It is great news to know that R.O. Blechman’s Ink Tank archive will have a home within the D.B. Dowd Modern Graphic History Library at Washington University.
I asked Douglas Dowd: How did this come about?
As it turns out, The Daily Heller had a hand in it! As you know, last fall the MGHL was renamed in my honor by a wonderful endowing gift from Ken and Nancy Kranzberg of St. Louis. The Daily Heller ran a great story on the D.B. Dowd Modern Graphic History Library and its mission. As it turned out, R.O. Blechman read that article. He was the creative and entrepreneurial force behind The Ink Tank, a highly innovative animation studio in New York City from 1977 to 2004. Like many in our field, Blechman is eager to see its history preserved. He’d been organizing his materials in hopes of finding a proper home for them, and he reached out to me in an email.
What is the extent of the holdings you will have in the archive?
The Ink Tank archive includes the production materials for more than 350 commercials as well as the films Simple Gifts and The Soldier’s Tale, based on the Stravinsky composition, plus short animations for NBC, CBS and other clients. There is an unfinished film version of Candide. But beyond the films and media, there are many, many drawings, animation cels, background paintings, storyboards and other production materials, as well as business materials and documents.There’s plenty of ephemera, too. It’s a goldmine.
How will scholars and the public have access to this material?
The library is open by appointment, and we are very welcoming to visitors. There will be a finding aid for offsite users to gain a sense of what’s in the collection, to make a visit more efficient. Design and illustration students will also be avid users of the material, as will folks from film and media studies. Some of the material will end up on view for exhibitions, in university libraries as well as at the Kemper Art Museum at Washington University. We also lend material to other institutions for exhibitions under the proper circumstances.
What would you say is the high point of the material? (I know that’s a tough one.)
The Simple Gifts material, from the PBS Christmas special, is really wonderful, including a lovely introductory sequence of a boy turning himself into a Christmas tree to shelter and delight two other children, drawn by Maurice Sendak. And of course the The Solider’s Tale is extraordinary. I love the moment when Blechman’s bathing soldier is shown swimming in a pond as shifting color shapes below the surface, contrasted with a contoured face and linear ripples as it breaks the surface. It’s all quite abstract, yet reads recognizably, delightfully. Which gets, I guess, to what I most admire about R.O. Blechman’s animation work: how subtle, lovely and specific it is. The tempo of the movement (and the editing) is the tempo of lived experience, not the hyped-up super-fast cutting we have grown so accustomed to. Going all the way back to his hilarious Alka Seltzer talking stomach ads, Blechman fashioned a way of drawing, designing and directing for the screen that was all his own. Humane, funny, sensitively observed, and delivered in a broken line that all but falls apart, yet never does. I’m a fan.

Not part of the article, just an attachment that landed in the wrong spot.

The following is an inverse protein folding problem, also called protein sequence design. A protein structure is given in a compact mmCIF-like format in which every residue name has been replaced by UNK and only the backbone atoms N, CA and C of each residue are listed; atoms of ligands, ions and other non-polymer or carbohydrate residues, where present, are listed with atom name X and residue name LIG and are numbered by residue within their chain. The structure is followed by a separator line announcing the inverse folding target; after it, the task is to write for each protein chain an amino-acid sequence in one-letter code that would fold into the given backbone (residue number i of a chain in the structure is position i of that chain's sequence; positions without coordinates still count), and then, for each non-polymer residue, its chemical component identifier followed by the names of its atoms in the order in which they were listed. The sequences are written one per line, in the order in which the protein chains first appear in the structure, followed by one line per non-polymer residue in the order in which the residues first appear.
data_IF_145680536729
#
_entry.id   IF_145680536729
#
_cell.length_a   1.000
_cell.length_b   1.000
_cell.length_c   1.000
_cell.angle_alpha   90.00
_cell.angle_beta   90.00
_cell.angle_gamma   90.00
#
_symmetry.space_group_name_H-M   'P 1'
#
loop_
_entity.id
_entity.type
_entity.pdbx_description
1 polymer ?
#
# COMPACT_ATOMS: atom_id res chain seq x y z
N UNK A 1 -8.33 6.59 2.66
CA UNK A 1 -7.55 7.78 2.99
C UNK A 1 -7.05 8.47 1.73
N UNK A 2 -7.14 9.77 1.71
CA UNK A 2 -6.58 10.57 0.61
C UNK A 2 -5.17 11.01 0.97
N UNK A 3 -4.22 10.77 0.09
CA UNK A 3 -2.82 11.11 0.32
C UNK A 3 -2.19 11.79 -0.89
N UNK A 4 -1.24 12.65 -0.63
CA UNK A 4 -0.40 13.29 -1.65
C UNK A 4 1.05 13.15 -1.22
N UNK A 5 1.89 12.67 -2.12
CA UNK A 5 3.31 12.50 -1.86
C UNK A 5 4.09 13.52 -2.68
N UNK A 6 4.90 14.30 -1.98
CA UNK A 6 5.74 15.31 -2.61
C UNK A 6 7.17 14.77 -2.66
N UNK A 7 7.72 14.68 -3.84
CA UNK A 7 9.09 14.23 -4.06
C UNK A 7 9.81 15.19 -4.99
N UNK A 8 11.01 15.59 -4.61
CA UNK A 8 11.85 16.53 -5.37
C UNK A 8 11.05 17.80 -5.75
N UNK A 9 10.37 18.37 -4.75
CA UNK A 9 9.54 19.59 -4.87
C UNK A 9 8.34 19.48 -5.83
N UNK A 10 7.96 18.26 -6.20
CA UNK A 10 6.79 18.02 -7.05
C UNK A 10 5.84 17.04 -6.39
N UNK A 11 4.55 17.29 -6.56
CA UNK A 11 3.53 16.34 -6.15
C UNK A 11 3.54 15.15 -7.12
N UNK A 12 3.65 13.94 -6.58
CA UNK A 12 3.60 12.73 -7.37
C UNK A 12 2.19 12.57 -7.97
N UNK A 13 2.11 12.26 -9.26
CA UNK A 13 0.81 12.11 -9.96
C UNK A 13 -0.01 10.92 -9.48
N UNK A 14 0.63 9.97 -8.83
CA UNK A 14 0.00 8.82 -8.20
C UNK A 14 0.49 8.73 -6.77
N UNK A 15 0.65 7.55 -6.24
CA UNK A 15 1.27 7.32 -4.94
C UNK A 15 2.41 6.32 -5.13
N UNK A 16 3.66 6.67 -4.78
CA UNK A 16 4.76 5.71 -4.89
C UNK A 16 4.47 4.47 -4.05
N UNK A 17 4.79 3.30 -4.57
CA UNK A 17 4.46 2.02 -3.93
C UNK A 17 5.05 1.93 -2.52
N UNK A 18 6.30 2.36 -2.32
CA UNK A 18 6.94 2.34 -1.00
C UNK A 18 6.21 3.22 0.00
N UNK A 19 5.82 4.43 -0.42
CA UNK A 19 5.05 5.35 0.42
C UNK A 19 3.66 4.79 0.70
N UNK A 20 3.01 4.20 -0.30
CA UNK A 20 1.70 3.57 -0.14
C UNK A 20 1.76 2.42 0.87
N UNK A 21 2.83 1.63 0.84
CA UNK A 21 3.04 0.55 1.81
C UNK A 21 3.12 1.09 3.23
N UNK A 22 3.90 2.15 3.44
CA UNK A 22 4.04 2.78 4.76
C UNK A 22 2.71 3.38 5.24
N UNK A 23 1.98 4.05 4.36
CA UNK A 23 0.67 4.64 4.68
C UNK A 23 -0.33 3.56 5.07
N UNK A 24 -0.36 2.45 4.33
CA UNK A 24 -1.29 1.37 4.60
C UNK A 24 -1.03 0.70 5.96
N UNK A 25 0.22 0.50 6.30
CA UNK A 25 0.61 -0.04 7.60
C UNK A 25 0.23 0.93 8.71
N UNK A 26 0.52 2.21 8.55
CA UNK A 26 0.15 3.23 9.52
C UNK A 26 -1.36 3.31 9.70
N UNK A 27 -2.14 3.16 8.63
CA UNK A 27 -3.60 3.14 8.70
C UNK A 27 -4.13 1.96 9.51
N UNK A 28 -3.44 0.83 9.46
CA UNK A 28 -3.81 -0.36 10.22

Ink Tank worked with many illustrators—who and what is included in the archive?
There are drawings, designs and paintings by Gary Baseman, Guy Billout, Seymour Chwast, Jack Davis, Jean-Philippe Delhomme, Jean-Michel Folon, Andre Francois, Milton Glaser, Steven Guarnaccia, Al Hirschfeld, James McMullan, Ronald Searle, Jean-Jacques Sempé, Maurice Sendak, Charles B. Slackman, Ed Sorel, Tomi Ungerer and other luminaries. Personally, I am especially fond of Delhomme’s backdrops for a series of Barney’s ads from the mid ’90s, and the Sempé drawings, but there’s lots to love here.
When will the material be organized and catalogued?
R.O. Blechman has been meticulous in documenting and caring for the work of The Ink Tank. Because he did such an exemplary job, it will take much less time to prepare the work to be experienced by visitors. We think processing and cataloguing should be done by year’s end.
Do you have any other plans for the collection?
I expect that we will make ample use of the films for screenings, and I’m sure we will [look at] how The Soldier’s Tale might be performed live alongside the film, which has been done several times in Europe. But above all, we are committed to serving the legacies of those whose work we attract and collect, by caring for the work properly but also by providing a context for it. We are devoted to telling a story of modern American life through popular sources like magazines, posters and films. We could not be more thrilled to have R.O. Blechman’s Ink Tank archive coming to Washington University and the Dowd MGHL.